Quetiapine

Quetiapine is effective for mixed mania, episodes of acute depression, and long-term maintenance. It also helps with anxiety and insomnia. Quetiapine is not approved for use in people age 10 and younger.11

Risperidone

Risperidone is another antipsychotic prescribed for many mental health conditions. It treats adults with acute manic and mixed episodes of bipolar. It also is used for maintenance therapy.12

What are the possible side effects?

Side effects can vary depending on the specific drug you are taking. Common side effects of antipsychotics include:2-13

  • Unwanted movements or tremors (tardive dyskinesia or extrapyramidal symptoms)
  • Fatigue, drowsiness, or sleepiness
  • Restlessness or agitation
  • Nausea, vomiting, constipation, or stomach pain or upset
  • Increased appetite
  • Weight gain
  • Dry mouth
  • Drooling
  • Sexual difficulties
  • Stuffy or runny nose
  • Dizziness

Aripiprazole, cariprazine, lumateperone, lurasidone, olanzapine-fluoxetine, and quetiapine have a boxed warning, the strictest warning from the US Food and Drug Administration (FDA). They have this warning because:3,6,8-11

  • They come with an increased risk of stroke and death when given to elderly people who have dementia-related psychosis. This is why the drug is not approved for treating dementia-related psychosis.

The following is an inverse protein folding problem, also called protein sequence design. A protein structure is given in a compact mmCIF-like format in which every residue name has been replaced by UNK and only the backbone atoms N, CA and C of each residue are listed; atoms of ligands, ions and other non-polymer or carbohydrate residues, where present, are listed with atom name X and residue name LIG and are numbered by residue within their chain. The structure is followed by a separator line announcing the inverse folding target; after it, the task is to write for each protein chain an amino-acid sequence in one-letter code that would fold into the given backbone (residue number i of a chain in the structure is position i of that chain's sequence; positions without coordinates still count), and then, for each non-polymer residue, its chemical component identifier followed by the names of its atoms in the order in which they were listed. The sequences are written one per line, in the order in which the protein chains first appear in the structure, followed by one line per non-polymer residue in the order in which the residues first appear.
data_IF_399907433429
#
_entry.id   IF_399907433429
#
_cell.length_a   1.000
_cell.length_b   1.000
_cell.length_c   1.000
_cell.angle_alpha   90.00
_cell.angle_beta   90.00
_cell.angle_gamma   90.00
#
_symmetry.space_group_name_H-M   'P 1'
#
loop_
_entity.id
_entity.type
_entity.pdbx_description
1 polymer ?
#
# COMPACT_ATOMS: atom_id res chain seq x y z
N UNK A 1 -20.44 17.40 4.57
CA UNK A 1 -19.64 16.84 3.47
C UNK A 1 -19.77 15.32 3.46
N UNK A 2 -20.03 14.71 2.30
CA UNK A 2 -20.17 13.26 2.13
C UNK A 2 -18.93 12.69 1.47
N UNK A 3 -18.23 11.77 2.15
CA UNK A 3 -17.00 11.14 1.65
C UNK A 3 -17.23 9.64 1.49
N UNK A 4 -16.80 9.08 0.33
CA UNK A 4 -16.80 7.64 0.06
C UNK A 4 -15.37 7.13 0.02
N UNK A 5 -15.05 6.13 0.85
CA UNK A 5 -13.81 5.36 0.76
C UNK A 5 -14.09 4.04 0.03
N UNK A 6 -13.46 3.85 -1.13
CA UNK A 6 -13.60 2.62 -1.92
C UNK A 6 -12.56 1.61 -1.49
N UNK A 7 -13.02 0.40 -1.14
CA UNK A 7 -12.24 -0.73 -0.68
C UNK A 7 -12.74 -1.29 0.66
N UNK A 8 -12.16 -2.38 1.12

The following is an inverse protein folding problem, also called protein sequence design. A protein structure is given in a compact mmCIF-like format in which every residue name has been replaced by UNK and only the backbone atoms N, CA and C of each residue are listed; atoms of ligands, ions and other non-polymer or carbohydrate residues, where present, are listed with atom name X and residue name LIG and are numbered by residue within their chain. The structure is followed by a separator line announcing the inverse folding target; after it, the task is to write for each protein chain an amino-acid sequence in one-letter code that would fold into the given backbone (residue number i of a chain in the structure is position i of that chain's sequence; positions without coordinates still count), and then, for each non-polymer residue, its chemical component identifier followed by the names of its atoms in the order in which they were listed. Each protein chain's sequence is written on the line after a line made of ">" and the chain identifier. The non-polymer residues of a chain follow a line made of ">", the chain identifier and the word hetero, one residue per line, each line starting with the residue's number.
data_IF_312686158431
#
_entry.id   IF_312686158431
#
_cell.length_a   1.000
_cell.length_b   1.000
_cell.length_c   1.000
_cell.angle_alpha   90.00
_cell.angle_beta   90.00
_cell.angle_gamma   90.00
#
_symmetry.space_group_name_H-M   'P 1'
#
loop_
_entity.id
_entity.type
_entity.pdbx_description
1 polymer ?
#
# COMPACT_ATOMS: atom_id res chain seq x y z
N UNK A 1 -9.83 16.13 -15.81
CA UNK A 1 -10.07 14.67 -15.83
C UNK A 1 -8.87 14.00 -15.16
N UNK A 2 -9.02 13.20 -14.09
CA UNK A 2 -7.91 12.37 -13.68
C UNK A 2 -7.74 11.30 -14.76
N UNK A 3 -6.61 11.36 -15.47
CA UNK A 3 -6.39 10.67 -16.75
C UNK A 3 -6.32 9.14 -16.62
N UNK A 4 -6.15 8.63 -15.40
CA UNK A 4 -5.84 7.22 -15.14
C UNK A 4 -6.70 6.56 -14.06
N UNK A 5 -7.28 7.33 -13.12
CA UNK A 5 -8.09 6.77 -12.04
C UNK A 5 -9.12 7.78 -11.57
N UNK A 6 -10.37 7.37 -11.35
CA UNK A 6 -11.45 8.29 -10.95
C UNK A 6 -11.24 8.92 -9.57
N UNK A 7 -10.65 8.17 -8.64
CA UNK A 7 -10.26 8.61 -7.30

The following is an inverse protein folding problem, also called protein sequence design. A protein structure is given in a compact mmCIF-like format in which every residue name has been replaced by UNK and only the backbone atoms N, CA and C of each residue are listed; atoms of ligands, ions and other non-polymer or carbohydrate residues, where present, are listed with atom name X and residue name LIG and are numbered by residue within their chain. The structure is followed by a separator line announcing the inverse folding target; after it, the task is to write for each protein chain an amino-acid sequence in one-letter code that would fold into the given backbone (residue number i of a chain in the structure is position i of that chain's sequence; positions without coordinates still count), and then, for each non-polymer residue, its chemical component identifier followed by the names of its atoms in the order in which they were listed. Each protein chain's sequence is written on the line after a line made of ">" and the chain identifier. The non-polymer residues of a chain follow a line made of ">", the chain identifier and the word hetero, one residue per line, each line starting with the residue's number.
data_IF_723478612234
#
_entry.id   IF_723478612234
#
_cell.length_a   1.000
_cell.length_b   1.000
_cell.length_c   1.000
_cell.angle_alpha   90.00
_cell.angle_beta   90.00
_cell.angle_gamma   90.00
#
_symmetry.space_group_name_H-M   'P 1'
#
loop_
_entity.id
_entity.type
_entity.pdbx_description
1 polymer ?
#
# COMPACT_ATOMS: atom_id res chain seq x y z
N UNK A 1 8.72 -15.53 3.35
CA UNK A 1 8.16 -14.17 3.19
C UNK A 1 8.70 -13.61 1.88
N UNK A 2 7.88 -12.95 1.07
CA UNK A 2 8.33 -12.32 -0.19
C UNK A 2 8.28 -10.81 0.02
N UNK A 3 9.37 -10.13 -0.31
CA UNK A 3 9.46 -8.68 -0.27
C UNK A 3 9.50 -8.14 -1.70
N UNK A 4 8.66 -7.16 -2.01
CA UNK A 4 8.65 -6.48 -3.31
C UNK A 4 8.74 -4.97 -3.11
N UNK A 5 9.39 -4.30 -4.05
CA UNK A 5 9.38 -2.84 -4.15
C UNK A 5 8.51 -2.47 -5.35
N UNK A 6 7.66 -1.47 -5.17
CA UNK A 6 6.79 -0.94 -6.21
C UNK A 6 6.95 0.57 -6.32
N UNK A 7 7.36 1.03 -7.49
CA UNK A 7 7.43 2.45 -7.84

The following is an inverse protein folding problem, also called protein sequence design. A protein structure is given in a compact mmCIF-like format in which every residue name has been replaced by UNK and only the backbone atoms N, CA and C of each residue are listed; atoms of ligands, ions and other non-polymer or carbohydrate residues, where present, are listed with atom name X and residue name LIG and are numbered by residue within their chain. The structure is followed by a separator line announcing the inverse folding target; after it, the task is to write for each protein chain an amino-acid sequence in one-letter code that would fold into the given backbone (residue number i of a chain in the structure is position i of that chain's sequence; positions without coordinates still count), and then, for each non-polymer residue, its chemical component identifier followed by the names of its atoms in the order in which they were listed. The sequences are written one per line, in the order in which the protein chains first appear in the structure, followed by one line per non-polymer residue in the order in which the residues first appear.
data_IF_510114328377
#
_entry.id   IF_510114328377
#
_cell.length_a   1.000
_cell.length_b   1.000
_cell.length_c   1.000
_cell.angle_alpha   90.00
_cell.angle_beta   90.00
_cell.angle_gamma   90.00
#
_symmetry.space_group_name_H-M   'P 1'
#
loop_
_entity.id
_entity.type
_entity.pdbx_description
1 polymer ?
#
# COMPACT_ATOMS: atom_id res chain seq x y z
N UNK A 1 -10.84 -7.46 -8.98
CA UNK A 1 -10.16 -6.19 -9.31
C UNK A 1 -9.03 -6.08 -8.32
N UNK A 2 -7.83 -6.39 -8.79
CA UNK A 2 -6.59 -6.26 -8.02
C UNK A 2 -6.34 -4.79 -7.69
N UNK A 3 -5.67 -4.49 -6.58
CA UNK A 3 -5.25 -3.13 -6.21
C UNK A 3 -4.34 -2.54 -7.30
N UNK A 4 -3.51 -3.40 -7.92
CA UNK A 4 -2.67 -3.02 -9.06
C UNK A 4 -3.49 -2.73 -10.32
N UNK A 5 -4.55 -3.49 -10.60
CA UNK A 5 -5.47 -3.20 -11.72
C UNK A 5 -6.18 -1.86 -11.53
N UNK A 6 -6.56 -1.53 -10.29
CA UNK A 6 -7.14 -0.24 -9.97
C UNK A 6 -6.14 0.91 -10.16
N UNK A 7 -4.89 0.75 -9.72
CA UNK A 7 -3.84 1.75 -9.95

• They have been linked in a higher risk of suicidal thoughts and suicide in children, teens, and young adults.

Asenapine and risperidone also have a boxed warning from the FDA. They have this warning because they come with an increased risk of stroke and death when given to elderly people who have dementia-related psychosis.7,12

These are not all the possible side effects of antipsychotics. Talk to your doctor about what to expect when taking antipsychotics. You also should call your doctor if you have any changes that concern you when taking antipsychotics. Sometimes side effects can be reduced by lowering the dose or switching to a different drug.13

Other things to know

Antipsychotics should be taken consistently, according to your doctor’s instructions. You should not stop taking any antipsychotic suddenly and avoid missed doses. This can cause unwanted reactions.13

Anyone taking an antipsychotic drug should be watched closely for behavior changes and signs of suicidal thoughts and behaviors.3,6-12

Not all antipsychotics are safe to take while pregnant or breastfeeding. Talk with your doctor about how to manage your pregnancy while staying as mentally healthy as possible. There is some evidence that being off all medicines while pregnant increases the risk of bipolar episodes, which is also a risk to the mother and baby.2

Before beginning treatment for bipolar disorder, tell your doctor about all your health conditions and any other drugs, vitamins, or supplements you take. This includes over-the-counter drugs.